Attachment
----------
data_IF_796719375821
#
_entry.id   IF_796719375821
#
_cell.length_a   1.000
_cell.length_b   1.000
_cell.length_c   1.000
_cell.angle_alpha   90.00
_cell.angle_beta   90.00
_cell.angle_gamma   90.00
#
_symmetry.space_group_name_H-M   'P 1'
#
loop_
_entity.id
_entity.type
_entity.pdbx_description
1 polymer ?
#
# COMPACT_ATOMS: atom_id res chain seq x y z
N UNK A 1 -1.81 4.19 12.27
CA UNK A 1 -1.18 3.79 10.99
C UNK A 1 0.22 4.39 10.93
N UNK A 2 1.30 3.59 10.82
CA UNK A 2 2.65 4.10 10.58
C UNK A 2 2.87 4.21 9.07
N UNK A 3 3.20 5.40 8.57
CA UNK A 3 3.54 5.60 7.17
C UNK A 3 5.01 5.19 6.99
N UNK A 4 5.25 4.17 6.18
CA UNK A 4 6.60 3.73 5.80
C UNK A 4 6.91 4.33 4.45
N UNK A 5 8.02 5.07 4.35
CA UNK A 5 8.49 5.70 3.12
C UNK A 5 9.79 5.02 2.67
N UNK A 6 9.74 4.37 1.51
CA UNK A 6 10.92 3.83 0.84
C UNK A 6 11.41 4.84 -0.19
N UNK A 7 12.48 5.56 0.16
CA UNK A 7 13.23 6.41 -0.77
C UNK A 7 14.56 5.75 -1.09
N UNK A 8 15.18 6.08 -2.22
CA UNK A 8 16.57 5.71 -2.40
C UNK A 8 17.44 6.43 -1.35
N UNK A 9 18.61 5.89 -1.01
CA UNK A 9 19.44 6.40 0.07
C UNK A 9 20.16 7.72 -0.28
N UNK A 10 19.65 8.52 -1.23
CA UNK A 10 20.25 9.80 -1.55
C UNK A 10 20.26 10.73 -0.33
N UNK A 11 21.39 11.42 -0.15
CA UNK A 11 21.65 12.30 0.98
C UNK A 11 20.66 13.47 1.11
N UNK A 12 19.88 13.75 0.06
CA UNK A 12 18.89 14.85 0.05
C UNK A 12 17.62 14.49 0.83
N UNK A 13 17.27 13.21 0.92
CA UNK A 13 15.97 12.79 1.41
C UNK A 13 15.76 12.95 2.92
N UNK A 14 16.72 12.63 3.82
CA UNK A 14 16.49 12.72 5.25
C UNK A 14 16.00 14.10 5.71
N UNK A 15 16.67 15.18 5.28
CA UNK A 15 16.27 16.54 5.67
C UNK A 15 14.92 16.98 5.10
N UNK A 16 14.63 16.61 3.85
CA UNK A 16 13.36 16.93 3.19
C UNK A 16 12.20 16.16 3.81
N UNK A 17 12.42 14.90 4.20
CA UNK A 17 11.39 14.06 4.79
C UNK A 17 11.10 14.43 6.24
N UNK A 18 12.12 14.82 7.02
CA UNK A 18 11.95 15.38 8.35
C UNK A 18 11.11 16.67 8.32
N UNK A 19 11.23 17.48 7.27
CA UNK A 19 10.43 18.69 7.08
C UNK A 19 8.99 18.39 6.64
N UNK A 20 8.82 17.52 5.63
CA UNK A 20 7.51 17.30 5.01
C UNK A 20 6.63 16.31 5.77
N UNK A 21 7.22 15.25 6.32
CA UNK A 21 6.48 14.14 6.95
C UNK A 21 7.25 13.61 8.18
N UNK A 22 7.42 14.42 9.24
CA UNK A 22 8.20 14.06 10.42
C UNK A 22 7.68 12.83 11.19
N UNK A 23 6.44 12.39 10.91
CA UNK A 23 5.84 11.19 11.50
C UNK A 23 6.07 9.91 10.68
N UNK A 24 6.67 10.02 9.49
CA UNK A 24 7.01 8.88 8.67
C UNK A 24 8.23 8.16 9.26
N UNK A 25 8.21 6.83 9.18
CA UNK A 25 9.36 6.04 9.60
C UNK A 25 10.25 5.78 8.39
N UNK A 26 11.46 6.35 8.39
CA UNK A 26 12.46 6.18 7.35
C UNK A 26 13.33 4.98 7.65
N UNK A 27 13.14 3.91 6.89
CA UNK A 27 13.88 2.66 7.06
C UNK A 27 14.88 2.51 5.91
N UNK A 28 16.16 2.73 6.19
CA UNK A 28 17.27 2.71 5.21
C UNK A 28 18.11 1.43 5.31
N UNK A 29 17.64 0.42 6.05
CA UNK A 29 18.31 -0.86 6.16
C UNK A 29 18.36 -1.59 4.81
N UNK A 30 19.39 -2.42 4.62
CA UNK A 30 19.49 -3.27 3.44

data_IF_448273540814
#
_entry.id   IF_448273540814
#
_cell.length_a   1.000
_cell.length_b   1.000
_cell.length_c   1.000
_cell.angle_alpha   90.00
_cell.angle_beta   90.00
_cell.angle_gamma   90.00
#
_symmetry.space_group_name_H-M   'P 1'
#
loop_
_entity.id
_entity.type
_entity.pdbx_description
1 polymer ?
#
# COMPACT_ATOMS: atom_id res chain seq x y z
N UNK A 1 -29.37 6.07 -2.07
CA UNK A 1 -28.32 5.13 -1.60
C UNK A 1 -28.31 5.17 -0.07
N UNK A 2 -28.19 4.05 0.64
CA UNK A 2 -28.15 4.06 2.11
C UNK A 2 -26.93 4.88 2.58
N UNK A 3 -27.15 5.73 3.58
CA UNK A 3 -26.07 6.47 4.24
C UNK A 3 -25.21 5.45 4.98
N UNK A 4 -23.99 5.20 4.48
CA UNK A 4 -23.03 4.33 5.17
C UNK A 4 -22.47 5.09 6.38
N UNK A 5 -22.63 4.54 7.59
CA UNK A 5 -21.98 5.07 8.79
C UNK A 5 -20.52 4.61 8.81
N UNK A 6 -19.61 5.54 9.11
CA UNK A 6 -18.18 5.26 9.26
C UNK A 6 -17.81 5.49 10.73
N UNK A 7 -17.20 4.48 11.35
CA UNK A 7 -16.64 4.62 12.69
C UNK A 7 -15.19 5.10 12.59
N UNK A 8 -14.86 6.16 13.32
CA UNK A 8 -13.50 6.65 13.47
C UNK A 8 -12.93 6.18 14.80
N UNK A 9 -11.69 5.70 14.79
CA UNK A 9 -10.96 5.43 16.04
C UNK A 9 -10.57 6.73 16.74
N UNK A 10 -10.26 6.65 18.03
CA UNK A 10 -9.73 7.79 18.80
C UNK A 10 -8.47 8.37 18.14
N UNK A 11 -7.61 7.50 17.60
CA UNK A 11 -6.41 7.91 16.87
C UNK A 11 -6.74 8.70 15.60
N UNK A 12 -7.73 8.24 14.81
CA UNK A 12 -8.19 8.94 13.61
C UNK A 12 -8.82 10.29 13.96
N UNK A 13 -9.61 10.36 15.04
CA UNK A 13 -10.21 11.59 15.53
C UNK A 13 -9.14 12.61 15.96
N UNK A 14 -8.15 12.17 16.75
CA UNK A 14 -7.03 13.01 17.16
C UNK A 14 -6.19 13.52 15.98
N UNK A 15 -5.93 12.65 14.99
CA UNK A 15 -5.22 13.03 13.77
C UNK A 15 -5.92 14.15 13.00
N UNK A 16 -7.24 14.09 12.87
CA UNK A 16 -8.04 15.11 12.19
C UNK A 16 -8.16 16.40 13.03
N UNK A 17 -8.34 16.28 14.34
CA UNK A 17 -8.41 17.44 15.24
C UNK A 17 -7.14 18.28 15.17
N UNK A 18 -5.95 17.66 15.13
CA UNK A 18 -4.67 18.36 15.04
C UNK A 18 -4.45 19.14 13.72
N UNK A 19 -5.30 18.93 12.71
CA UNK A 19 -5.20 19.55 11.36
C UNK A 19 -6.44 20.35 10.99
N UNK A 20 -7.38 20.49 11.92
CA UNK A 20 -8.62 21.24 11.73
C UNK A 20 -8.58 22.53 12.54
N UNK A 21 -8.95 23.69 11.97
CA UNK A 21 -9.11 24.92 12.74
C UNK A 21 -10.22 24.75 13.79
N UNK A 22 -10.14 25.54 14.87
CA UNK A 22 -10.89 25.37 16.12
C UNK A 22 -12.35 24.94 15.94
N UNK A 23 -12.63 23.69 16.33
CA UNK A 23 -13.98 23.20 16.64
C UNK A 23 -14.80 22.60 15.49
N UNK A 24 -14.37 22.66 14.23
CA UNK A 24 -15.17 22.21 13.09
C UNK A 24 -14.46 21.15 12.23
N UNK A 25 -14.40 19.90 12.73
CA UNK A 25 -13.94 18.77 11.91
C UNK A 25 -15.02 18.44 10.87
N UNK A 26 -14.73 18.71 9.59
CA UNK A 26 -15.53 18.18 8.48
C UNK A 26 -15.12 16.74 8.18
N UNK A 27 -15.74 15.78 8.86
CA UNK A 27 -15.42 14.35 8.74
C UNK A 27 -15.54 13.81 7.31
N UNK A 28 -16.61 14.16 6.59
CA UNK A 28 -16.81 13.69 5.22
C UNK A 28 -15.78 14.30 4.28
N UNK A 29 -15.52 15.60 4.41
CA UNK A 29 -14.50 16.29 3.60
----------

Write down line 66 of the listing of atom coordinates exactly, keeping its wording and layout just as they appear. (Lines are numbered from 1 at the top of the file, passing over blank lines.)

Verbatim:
N UNK A 16 14.63 16.61 3.85